Symbol Technologies this week is expected to unveil its latest wireless switch, a box intended to handle a range of emerging wireless technologies for the enterprise.
The RFS7000 will let Symbol catch up with rivals in some areas, such as its support for Layer 3 roaming and handling as many as 256 access points. But the switch design is aimed at ever-more-demanding enterprise wireless nets, with a powerful 16-core network processor, 4 gigabit Ethernet interfaces, and the ability to support RFID, wireless sensors nets and the developing IEEE 802.11n wireless LAN (WLAN) standard.
The switch is the first to embody Symbol's revamped WLAN architecture, unveiled earlier this year. Previously, the vendor offered a software upgrade that added some of the new features to its existing 5200 model.
Symbol's enterprise wireless product line is at the heart of Motorola's recent announcement that it will acquire the company.
The network processor, from RMI Electronics, replaces the previous model's Intel chips. The multicore design means that different chip cores can be dedicated to specific functions, such as encryption or packet forwarding. "With a set of processors, we can act on a wireless packet in parallel," says Chris McGugan, senior director of Symbol's wireless infrastructure division. Parallel processing makes it possible for the switch to handle the high traffic volumes, according to McGugan.
The operating system is based on Linux, but customized by Symbol for wireless data and voice traffic. A modular architecture means the vendor can add software modules to support a growing array of wireless technologies.
Initially, the switch will support RFID standards, so that third-party RFID readers can terminate at the switch, just like a WLAN access point. Symbol is working with a battery of RFID vendors to ensure the RFS7000 will be able to work as the intermediary between RFID tags and the reader network on one hand, and the back-end database of tag data on the other, according to McGugan.
In the future, Symbol plans to add support for wireless sensor standards including IEEE 802.14.5 radios and the ZigBee protocol stack, as well as the fixed and mobile 802.16 WiMAX wireless standards, and 802.11n. "Today, our customers can deploy 802.11a/b/g and RFID nets, with a common security and overall management infrastructure," McGugan says.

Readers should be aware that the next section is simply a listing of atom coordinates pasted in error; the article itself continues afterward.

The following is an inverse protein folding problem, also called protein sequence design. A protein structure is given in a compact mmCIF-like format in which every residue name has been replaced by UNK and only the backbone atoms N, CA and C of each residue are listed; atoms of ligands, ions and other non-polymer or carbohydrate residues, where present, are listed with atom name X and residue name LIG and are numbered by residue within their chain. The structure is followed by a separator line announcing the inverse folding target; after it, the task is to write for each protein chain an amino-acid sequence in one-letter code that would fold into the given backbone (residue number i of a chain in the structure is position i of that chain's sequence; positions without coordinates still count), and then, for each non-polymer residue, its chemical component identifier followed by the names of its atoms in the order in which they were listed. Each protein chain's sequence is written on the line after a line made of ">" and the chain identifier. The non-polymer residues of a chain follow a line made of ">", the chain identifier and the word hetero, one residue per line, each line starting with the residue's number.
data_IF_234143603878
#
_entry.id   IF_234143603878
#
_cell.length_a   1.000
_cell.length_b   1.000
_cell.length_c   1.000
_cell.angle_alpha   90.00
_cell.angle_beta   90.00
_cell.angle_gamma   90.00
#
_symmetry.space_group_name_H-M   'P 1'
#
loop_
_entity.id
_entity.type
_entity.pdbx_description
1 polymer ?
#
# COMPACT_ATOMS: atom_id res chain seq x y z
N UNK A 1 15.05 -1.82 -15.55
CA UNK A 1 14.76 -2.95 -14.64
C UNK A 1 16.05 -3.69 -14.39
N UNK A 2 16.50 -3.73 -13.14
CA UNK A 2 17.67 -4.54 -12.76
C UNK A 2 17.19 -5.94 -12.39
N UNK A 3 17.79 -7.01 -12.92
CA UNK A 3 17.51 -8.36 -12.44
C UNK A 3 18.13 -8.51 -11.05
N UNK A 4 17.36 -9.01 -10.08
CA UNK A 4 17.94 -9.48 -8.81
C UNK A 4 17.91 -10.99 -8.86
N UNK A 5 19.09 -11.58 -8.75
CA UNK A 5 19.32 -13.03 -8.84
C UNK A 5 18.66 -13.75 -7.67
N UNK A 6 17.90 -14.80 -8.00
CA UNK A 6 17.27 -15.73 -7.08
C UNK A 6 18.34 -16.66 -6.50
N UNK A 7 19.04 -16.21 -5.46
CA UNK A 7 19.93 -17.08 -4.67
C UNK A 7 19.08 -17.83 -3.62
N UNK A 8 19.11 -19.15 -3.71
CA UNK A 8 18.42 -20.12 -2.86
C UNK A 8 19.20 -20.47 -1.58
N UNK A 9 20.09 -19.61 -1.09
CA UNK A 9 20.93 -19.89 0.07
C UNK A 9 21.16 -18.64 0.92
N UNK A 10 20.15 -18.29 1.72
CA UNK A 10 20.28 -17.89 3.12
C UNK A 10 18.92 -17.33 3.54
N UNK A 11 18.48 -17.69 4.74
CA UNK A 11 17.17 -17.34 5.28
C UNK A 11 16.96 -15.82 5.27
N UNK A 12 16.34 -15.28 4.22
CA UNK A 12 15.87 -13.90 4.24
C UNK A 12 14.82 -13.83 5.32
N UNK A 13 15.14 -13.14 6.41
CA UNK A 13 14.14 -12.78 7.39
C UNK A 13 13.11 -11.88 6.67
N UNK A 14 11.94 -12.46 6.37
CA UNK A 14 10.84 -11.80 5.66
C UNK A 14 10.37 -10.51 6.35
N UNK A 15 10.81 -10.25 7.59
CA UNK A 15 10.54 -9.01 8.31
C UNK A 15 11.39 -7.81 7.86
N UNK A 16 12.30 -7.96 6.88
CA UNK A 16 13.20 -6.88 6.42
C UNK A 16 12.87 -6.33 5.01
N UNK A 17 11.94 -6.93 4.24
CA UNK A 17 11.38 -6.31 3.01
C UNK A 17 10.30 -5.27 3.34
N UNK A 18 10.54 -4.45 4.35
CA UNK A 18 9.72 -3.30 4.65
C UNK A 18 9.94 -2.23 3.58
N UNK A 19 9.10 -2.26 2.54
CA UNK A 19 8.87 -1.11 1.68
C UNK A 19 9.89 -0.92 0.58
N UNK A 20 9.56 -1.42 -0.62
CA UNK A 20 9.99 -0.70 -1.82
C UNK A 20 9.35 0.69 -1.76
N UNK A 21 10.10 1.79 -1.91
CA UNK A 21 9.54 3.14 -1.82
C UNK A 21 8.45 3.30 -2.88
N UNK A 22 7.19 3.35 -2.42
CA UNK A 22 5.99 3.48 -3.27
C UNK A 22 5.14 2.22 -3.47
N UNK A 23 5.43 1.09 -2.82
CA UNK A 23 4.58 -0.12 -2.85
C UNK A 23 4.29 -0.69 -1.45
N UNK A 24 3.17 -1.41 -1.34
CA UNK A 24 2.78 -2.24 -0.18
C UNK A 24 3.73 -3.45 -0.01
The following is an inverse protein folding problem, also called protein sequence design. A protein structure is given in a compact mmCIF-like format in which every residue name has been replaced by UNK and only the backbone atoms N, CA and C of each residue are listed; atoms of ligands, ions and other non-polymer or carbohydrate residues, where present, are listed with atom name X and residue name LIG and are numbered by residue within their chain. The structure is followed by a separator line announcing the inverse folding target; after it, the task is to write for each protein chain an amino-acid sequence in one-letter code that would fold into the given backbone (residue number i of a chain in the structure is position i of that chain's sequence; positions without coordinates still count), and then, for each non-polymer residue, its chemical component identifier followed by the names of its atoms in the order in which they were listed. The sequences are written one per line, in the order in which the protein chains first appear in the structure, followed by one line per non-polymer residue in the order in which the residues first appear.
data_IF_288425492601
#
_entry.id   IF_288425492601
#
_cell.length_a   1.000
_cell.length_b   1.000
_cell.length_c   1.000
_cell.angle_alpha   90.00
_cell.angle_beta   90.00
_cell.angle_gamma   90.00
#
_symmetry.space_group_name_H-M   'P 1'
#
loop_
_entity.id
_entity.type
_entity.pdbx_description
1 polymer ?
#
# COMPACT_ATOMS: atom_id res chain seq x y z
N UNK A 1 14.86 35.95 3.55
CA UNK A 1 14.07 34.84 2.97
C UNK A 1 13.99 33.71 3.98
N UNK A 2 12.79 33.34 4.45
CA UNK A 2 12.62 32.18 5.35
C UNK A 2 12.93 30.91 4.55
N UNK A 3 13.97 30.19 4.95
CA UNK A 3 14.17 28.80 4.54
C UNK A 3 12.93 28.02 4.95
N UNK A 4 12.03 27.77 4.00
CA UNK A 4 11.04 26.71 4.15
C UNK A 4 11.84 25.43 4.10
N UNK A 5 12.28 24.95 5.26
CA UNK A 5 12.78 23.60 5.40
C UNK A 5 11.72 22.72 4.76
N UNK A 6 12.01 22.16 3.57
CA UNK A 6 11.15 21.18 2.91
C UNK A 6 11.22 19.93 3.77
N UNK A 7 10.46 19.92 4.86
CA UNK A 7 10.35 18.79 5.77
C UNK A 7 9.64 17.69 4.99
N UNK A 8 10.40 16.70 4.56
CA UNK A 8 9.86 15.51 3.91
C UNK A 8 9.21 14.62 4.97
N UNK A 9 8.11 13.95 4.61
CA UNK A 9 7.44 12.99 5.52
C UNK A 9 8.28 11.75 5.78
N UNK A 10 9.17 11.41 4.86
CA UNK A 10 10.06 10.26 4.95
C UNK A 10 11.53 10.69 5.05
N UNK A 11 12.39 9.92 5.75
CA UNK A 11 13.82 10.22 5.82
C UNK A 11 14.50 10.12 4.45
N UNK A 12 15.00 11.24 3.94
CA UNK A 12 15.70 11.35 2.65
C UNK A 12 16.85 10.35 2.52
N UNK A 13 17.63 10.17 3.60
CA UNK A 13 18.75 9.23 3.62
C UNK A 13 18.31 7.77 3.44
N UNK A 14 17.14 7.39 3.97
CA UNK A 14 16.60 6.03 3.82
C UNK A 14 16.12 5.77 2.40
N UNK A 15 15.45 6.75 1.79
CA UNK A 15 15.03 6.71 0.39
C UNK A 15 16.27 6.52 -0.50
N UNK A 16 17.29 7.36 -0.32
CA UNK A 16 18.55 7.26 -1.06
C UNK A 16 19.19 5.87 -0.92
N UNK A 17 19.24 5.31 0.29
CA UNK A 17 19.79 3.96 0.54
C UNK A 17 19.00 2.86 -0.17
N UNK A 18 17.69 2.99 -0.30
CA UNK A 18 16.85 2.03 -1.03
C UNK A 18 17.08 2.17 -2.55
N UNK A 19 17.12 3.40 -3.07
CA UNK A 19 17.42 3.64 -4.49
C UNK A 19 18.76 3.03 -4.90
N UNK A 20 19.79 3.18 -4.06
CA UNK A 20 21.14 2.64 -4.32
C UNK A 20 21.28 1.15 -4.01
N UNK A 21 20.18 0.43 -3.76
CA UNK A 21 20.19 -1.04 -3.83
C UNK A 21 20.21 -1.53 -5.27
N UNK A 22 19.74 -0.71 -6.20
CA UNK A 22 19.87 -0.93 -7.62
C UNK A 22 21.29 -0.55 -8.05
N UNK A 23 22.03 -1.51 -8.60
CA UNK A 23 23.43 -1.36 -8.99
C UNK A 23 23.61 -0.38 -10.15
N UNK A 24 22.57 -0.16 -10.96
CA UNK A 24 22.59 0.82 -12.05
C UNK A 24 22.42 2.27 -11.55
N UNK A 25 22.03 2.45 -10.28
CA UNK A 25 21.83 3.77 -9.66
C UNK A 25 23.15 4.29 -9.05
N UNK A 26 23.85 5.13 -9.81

Initially the RFS7000 uses the IPv4 addressing scheme. To support large numbers of RFID and sensor nodes, Symbol will add IPv6 support in 2007.
Another new feature of the switch is the ability to group them in clusters, to improve reliability and to balance traffic loads over several boxes. As many as 15 RFS7000 switches can be clustered, with as many as 2,500 attendant 11a/b/g access points.
The number of access points will shrink dramatically as enterprises eventually deploy 802.11n products, probably on a limited basis in late 2007. The new standard will make possible WLAN throughput of 100M to 300Mbps. Currently, with the IEEE draft standard still in flux, Symbol is estimating that the RFS7000 will handle as many as 50 11n access points, McGugan says.
For the new switch, Symbol has expanded its management software, now dubbed the RF Management Suite. In the past, the company offered a device management application, called Mobility Services Platform, to configure and manage individual access points. The new software includes code to manage the radio frequency spectrum, see a map of actual RF coverage and performance, and design and redesign the WLAN layout.
Security includes a 802.1x and a battery of Extensible Authentication Protocols (such as PEAP) and Kerberos. There is an integrated RADIUS server for supporting W-Fi Protected Access and WPA2 on the switch itself, along with an IPSec VPN gateway. The switch can provision the network for restricted, secure access by wireless guest users.
The RFS7000 will ship in January. List price is US$18,000 for the 128-port model, with six-port upgrade packs priced at US$1,600, and the 256-port model priced at US$24,000.